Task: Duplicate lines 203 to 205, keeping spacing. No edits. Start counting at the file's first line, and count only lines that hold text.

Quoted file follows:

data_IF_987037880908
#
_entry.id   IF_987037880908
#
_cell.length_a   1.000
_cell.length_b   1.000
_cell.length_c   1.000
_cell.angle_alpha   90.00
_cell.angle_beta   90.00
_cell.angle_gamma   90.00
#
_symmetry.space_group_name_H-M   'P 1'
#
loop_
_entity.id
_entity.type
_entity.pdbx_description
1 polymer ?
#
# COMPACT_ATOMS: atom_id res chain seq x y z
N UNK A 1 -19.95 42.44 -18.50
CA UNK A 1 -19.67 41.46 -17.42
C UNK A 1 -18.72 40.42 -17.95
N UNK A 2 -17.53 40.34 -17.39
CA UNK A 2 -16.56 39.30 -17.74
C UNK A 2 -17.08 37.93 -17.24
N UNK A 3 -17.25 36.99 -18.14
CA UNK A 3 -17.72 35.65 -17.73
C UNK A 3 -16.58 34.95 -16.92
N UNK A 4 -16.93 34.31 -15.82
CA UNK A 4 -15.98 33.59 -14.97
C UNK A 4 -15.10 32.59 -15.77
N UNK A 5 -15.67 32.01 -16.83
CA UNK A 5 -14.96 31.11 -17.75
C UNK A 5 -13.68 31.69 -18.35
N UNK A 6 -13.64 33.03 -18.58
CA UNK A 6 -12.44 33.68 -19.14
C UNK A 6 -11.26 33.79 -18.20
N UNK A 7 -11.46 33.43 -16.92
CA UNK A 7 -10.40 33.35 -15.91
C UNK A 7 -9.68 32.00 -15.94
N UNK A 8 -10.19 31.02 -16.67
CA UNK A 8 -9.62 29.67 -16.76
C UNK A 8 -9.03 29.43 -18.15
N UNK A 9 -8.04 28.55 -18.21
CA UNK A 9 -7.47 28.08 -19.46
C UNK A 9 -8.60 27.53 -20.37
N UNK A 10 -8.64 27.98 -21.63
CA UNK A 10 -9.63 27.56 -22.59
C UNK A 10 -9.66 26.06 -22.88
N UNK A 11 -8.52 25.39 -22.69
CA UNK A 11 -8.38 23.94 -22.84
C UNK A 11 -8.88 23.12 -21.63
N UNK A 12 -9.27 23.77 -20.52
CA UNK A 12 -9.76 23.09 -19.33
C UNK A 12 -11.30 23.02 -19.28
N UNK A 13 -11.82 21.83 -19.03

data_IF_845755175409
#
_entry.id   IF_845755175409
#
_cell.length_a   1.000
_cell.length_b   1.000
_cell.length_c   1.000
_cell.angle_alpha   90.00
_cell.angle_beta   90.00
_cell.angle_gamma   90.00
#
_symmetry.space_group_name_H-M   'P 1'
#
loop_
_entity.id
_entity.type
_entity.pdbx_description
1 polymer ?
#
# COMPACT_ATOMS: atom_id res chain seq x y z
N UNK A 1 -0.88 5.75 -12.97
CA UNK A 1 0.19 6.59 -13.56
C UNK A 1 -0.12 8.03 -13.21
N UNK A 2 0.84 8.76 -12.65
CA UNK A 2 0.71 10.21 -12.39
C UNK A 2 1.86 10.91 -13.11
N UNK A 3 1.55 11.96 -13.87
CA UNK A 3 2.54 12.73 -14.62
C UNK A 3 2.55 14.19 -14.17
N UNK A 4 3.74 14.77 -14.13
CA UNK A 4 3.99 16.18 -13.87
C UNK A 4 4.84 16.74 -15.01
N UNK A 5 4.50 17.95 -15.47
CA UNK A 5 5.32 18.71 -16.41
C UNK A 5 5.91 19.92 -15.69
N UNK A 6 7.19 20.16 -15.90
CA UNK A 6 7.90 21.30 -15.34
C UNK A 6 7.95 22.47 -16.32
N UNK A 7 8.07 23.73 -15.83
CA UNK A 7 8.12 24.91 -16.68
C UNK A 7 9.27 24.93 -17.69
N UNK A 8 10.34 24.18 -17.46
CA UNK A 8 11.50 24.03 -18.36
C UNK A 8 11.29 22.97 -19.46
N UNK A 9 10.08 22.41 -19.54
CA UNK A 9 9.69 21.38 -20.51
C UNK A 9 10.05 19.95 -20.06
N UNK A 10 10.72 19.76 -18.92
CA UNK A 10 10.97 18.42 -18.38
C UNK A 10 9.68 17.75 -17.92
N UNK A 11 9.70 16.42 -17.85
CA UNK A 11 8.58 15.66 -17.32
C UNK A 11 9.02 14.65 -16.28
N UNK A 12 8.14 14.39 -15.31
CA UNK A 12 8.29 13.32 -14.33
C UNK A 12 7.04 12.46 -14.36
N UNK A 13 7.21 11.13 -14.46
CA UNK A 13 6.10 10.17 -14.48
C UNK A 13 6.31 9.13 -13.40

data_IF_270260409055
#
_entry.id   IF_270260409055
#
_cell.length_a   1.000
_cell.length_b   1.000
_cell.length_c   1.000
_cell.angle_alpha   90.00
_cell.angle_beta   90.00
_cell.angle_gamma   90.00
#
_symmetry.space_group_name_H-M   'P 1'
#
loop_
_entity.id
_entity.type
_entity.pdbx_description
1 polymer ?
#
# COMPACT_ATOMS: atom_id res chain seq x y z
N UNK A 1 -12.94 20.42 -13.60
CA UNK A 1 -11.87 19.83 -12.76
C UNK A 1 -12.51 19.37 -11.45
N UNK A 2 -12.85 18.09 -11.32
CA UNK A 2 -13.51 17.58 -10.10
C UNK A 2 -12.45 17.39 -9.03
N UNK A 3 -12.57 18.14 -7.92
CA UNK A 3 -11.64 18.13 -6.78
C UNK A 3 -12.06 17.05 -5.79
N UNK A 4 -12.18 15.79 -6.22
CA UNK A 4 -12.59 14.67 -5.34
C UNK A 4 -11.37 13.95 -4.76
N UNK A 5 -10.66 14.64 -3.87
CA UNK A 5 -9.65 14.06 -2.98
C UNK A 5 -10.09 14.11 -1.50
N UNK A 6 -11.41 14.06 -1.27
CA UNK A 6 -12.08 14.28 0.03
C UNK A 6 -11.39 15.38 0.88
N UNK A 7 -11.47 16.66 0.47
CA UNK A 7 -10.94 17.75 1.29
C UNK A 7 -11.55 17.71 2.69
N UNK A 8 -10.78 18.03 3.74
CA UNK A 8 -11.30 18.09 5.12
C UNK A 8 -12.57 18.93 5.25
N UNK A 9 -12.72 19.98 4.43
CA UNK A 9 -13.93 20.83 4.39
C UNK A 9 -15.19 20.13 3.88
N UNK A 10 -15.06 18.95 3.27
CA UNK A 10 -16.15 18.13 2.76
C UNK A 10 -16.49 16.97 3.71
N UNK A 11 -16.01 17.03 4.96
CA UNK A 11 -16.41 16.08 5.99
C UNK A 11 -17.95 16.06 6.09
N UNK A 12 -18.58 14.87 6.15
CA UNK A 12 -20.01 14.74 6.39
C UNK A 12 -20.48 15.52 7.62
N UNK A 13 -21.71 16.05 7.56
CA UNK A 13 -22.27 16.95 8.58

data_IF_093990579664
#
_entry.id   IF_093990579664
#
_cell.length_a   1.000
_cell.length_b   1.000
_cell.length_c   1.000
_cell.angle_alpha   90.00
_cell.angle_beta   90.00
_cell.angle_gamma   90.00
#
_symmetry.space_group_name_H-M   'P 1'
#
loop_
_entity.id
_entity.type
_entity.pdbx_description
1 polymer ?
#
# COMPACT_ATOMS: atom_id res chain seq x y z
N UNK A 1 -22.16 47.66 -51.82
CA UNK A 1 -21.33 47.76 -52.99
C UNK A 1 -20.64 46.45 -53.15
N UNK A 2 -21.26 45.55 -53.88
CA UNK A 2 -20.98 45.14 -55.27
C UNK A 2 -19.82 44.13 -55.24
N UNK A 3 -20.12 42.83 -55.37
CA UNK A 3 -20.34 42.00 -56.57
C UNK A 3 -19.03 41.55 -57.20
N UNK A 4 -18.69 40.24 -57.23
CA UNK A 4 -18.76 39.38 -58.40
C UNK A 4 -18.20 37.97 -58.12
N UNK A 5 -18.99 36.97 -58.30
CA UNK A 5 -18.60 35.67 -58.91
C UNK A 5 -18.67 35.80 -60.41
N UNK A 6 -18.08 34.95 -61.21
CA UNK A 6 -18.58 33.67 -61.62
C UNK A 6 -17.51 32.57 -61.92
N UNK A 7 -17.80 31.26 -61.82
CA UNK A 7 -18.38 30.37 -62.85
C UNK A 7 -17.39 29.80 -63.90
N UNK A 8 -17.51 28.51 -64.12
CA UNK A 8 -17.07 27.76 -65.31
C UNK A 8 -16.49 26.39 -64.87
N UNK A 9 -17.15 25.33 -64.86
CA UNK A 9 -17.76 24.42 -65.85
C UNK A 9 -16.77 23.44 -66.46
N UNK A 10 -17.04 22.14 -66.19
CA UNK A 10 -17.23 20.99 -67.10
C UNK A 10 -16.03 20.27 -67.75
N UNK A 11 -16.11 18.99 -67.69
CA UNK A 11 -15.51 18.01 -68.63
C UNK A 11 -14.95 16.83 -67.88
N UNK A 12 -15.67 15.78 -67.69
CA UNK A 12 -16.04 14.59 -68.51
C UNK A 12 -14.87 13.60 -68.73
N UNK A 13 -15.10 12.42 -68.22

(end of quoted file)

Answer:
C UNK A 3 -19.03 41.55 -57.20
N UNK A 4 -18.69 40.24 -57.23
CA UNK A 4 -18.76 39.38 -58.40